CHICAGO (WLS) -- A new face mask mandate for restaurant and bar patrons in Illinois is now in effect Wednesday to help stop the spread of COVID-19.
If you want to eat at a restaurant in Illinois like Lady Gregory, you must wear a mask when the wait staff or other employees come to your table, even if you're sitting outdoors.
Governor JB Pritzker said it's to further protect front line hospitality workers.
"Illinois residents continue to take important steps to protect the safety of our loved ones and neighbors. However, due to a recent uptick in cases, we must take additional precautionary steps when we are out in public," Pritzker said. "Based on conversations and input from industry and business leaders, the State of Illinois is implementing updated guidelines which will allow restaurants and bars across the state to stay open while helping protect the health and safety of patrons and staff."
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The new mask rule starts also applies to customers picking up take-out orders.
Officials said all masks must be worn properly, which means over the nose and mouth.
For months, bar and restaurant patrons, have been allowed to remove their face coverings once seated at their table.
Starting Wednesday morning across all of Illinois, customers must put on their masks while interacting with wait staff and other employees including when orders are taken and food is being served inside or outside.
The breakfast crowd at the Original Pancake House in the Gold Coast has been following the new rule Wednesday morning.
"So far everybody has been good. Everybody has been very cooperative," said Craig Arrigoni, GM of the Original Pancake House Gold Coast. "We just try to be as nice about it as we can and just explain it's a requirement."
Restaurant patron Barb Hogan said the change is no big deal.
"I'm happy to wear a mask in exchange for not having to sit in my house all the time and for small businesses and big to be in business, I am more than happy to do that," she said.
The new mask rule also applies to customers picking up take-out orders.
Officials say all masks must be worn properly, which means over the nose and mouth.
Some say the rule isn't very practical, taking a face covering off and putting it back on for as many times as a restaurant employee comes to the table.
"I'm gonna follow the rules, but I think it's a difficult thing to do," said restaurant patron Michael DeVito. "I don't know if it's gonna help dining. It might hinder dining."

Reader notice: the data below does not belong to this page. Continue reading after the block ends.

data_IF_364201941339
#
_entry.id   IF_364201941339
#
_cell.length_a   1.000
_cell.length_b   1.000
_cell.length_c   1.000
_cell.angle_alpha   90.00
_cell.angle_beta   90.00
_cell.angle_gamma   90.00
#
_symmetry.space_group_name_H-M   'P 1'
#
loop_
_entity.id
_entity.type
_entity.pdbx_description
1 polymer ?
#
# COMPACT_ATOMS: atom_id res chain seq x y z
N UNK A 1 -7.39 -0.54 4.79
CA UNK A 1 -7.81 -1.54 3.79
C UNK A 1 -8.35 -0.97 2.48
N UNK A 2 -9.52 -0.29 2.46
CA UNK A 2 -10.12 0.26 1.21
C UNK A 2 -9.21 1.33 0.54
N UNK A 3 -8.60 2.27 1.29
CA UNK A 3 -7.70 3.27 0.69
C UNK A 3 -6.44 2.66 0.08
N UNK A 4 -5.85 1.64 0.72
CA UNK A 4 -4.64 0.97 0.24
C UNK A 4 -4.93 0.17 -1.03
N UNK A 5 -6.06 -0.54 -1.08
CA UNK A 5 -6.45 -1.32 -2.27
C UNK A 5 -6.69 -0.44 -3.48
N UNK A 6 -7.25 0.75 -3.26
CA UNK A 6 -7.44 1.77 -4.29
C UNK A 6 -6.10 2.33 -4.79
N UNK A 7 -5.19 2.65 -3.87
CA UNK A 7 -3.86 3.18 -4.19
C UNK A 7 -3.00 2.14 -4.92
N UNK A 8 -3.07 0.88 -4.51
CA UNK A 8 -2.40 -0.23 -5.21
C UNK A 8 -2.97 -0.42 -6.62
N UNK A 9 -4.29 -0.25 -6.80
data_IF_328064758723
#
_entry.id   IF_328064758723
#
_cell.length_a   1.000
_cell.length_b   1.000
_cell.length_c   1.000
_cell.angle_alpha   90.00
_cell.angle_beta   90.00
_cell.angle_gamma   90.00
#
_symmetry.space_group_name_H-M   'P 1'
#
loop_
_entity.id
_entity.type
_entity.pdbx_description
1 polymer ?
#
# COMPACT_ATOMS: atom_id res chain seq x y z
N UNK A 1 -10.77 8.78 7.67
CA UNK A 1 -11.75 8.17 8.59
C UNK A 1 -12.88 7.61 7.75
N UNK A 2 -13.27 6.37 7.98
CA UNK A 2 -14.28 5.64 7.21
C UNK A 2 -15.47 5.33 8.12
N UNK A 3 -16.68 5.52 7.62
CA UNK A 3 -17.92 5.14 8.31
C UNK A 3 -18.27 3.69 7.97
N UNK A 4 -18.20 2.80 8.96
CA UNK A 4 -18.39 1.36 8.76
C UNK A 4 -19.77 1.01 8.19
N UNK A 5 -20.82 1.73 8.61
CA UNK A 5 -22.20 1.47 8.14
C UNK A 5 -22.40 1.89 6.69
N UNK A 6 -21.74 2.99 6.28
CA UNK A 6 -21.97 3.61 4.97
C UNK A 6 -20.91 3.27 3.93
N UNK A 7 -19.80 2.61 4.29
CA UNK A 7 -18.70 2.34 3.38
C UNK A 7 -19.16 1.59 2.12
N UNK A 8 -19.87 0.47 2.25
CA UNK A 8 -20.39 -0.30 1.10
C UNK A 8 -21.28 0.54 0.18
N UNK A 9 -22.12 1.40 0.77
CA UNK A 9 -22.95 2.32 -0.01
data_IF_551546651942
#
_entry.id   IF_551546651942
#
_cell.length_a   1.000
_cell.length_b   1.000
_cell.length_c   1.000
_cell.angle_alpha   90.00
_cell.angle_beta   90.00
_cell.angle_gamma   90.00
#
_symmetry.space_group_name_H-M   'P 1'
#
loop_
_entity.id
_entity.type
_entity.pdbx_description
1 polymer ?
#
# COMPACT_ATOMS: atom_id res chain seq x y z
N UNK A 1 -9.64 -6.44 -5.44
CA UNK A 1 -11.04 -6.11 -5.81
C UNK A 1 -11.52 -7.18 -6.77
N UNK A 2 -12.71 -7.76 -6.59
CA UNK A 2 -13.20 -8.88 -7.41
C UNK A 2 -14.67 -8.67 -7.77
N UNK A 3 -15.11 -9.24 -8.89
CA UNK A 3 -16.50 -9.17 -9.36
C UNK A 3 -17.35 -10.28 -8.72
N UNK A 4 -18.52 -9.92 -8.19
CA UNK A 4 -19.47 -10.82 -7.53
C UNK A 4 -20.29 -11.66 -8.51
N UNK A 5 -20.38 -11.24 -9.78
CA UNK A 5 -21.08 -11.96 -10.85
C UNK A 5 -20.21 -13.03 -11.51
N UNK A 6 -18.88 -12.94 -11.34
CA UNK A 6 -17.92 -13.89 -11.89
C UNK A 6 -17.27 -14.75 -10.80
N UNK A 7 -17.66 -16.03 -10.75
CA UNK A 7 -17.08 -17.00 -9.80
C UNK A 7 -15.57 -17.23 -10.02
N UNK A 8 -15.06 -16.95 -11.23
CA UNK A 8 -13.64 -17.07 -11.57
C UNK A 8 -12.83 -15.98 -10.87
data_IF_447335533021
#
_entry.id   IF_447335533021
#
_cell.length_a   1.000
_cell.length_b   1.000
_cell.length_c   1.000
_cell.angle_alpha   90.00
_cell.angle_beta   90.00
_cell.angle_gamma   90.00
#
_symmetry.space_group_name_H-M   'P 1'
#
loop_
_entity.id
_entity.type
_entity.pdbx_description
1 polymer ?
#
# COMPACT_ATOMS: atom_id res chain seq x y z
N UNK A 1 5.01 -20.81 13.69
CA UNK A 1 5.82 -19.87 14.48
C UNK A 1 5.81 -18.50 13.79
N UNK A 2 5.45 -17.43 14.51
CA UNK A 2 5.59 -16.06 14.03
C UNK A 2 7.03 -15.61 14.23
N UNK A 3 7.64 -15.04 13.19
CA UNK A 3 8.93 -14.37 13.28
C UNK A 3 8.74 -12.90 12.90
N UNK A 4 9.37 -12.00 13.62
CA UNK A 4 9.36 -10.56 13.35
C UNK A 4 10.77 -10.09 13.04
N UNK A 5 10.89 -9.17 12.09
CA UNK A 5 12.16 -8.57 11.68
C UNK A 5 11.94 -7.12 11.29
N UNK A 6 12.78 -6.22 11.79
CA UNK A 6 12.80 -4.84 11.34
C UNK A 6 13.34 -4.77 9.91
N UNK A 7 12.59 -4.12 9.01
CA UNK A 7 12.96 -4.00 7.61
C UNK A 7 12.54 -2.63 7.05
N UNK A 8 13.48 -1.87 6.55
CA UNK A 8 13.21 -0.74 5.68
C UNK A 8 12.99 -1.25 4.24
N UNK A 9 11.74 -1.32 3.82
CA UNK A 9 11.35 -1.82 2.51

Pritzker says the new measure is geared to further protect front line hospitality workers and some diners like Cynthia Burke are happy to comply.
"I'm living in Iowa now just across the border," Burke said. "We don't have enough regulations on masks but Illinois I figure has done a good job."
Some restaurant managers say the new rule may be hard to enforce and some servers also worried it could cost them tips.
This comes as the state announces 2,157 new COVID-19 cases and 37 additional deaths on Wednesday. The death toll is the highest single-day total since July 7. .
The Illinois Department of Public Health reported a total of 225,627 cases and 7,954 deaths Monday.
Within the past 24 hours, Illinois laboratories reported 50,362 specimens for a total of 3,831,412.
Click here for the full list of mitigation requirements.
The statewide positivity rate for the period of Aug. 19 - 25 stands at 4.0%.
As of Tuesday night, 1,573 people in Illinois were reported to be in the hospital with COVID-19. Of those, 350 patients were in the ICU and 132 patients with COVID-19 were on ventilators.
Meanwhile, new mitigation efforts in Will and Kankakee counties, known as Illinois' Region 7, are now in effect.
The new restrictions mean indoor service at bars and restaurants will be banned, reservations at both bars and restaurants will be required, and outdoor service must end at 11 p.m.
Social gatherings must be limited to 25 people, party buses are not allowed, and gaming and casinos must close at 11 p.m., are limited to 25% capacity, and must follow the same mitigation rules as bars and restaurants if applicable.
"This is a red alert for everyone who works and lives here and it demands a renewed effort to slow the spread of COVID-19," Governor Pritzker said.